One of the things that I inherited from my predecessors there - one was Walker Blake, who's still living. He's now 90 years old and lives out in Santa Barbara. He was the one who perfected the cross-beam electron bombardment system, which made modern mass spectrometry possible. He was one of the early people, around 1929, who did this beautiful work with that. There were several others, and then I came along. So I sort of fell into this because this was the kind of thing the graduate students working under Tate were doing at the time.

MAUERSBERGER: When did you get your hands for the first time on a mass spectrometer?

NIER: Well, this would have been about 1934 was when I really started. I started in on this, planning to work on the bombardment of heavier molecules because I had perfected an instrument that had better resolution and better performance than others in existence then. One of the things you have to remember is that there were only a handful of people in the entire world who had ever worked or even seen a mass spectrometer, so it was kind of a wide-open field. But through my engineering background, I had an understanding of how feedback circuits worked and things like this, and I was able to put together an instrument which was more stable, and I could do things that couldn't be done before. But the thing that came up in the midst of all this was that Tate, who had been the leader in the electron impact work here, began to lose interest in the field because nuclear physics was just coming in in the 1930s, and he thought we ought to get into nuclear physics. So I found myself in the position of being a graduate student who was starting to work on something where my advisor was no longer interested. So I thought the sensible thing to do was just move in the nuclear physics direction. I said, “Well, this instrument that I have has got such beautiful performance. Why don't I see what I can do with isotopes?” Because at that time, isotopes had just been discovered, and there was a lot of uncertainty about the relative abundances and about rare isotopes existing, so this instrument lent itself just beautifully to this problem.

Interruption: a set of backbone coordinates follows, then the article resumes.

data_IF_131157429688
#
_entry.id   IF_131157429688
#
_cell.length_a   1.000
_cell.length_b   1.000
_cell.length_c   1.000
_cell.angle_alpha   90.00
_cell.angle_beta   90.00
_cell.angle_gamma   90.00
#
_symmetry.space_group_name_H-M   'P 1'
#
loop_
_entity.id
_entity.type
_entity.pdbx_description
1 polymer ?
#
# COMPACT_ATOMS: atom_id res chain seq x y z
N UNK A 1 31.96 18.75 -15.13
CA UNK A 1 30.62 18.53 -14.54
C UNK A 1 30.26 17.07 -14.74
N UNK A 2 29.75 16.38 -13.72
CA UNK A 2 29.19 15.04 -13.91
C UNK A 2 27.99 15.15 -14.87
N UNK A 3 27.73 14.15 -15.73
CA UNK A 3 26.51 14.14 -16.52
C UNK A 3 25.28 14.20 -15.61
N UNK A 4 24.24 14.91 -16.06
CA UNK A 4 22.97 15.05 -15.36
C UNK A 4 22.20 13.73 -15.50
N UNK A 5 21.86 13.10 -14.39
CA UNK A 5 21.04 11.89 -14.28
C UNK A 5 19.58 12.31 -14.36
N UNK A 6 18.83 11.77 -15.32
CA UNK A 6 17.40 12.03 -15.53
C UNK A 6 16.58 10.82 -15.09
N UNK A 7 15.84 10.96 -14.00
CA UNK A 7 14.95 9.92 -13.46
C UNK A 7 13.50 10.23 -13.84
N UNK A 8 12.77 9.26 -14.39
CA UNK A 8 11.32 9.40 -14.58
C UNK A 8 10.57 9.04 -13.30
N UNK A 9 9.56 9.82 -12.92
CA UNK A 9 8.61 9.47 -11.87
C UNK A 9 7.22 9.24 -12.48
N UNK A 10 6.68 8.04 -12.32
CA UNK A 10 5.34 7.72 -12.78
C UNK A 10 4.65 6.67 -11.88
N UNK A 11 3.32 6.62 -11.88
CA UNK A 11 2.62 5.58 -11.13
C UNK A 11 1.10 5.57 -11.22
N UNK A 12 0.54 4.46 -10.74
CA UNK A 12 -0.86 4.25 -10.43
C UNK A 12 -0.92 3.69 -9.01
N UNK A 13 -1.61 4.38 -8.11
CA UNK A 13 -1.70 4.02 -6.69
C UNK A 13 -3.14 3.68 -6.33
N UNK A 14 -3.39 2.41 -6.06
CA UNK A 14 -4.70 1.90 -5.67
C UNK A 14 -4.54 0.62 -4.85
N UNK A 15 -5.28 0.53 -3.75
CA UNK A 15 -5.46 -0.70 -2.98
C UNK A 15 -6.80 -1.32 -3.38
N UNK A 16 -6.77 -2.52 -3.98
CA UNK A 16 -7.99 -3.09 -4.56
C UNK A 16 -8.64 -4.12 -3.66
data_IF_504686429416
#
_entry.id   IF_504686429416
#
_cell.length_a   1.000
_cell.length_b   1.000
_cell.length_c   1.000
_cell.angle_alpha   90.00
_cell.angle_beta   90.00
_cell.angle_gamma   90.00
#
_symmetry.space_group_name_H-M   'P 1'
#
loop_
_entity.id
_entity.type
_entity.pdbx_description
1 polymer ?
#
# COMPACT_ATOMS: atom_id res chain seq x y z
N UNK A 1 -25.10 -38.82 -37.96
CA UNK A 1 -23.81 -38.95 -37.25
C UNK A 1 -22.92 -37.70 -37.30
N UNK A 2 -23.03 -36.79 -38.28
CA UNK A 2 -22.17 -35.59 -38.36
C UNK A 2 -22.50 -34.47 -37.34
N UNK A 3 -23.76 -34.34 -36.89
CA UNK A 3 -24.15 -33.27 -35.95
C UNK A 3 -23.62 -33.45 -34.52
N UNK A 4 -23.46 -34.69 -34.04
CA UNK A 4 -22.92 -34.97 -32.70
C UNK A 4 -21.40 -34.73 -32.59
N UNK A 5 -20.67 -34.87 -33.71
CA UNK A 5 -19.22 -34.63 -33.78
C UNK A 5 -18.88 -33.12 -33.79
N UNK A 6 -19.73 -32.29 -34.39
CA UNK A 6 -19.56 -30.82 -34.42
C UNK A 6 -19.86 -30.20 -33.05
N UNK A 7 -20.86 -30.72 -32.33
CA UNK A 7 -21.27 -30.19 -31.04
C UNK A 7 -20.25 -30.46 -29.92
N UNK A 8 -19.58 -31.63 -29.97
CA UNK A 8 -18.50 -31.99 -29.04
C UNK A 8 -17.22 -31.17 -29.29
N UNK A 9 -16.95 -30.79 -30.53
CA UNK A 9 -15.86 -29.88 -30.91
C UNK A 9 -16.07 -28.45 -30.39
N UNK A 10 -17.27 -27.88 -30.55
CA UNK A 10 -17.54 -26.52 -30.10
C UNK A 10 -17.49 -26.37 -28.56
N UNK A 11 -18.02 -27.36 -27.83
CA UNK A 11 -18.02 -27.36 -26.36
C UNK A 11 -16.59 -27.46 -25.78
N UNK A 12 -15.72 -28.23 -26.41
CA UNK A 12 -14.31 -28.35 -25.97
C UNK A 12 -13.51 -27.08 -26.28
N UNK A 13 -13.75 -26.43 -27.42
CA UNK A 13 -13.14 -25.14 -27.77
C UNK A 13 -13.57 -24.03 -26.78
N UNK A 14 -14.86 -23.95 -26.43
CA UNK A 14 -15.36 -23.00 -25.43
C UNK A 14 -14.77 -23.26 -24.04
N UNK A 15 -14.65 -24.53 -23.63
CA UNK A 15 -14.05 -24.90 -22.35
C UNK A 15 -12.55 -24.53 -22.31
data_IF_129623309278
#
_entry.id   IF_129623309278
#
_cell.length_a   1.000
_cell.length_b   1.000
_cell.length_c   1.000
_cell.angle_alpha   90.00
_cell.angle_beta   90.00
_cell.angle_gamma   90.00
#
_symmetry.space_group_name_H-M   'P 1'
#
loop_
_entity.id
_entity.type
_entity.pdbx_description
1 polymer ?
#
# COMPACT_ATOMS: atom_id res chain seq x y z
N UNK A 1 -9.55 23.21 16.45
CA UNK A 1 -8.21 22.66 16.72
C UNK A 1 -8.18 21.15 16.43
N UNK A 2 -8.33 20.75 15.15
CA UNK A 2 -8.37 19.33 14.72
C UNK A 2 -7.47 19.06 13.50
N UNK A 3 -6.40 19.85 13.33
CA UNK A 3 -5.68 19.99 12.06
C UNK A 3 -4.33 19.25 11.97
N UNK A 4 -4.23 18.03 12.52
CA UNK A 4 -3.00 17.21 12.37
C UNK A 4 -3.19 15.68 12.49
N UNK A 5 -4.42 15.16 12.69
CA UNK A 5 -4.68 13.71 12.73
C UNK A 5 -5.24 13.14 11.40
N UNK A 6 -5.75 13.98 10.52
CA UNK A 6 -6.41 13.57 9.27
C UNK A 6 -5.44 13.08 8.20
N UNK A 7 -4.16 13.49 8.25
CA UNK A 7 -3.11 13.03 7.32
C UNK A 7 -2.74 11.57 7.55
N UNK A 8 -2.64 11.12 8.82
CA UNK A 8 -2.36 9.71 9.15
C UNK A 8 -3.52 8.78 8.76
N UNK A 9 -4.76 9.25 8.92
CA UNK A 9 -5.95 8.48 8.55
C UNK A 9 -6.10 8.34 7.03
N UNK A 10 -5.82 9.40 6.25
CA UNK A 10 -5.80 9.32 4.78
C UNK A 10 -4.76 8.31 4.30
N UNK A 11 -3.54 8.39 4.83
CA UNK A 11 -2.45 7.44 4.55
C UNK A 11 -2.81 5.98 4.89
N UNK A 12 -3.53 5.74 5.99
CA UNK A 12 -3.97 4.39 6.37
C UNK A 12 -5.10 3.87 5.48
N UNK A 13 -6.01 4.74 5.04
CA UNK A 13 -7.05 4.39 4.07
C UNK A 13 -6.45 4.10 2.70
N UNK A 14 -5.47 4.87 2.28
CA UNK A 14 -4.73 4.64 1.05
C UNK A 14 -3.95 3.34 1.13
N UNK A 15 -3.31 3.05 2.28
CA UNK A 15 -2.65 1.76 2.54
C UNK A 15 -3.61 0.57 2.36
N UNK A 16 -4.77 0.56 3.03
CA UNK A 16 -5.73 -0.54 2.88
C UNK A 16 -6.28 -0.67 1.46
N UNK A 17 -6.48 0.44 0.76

MAUERSBERGER: Now, that was a magnetic instrument 180 degrees?

NIER: Yes, 180-degree magnetic instrument.

MAUERSBERGER: So this old, classical instrument you teach to undergraduate students.

NIER: That is correct. It's the easiest one to explain. That is correct.

MAUERSBERGER: But then you must have become very soon aware that you needed a good vacuum to do all this work, because the nature of the mass spectrometer really requires that the gases are admitted to the instrument.

NIER: Yes, that's exactly right. And of course what we did at that time, we weren't thinking of a leak detector that would be applied to other things, but we would look for leaks in our system by tuning it to some peak that wouldn't normally be very abundant in air. For instance, if you tuned it to argon and there's only 1% argon in the atmosphere, if you went over the instrument with a nozzle with argon in it and you come to a leak, obviously, the argon peak would go way up. Or even oxygen, which is only 20% of the air. You could find things. So there were lots of techniques like that that you'd use. So we were really using a selective sort of device then, but not thinking of it as something that would be used really as a leak detector and such.

MAUERSBERGER: At that time, how good were the vacuum conditions inside your instrument?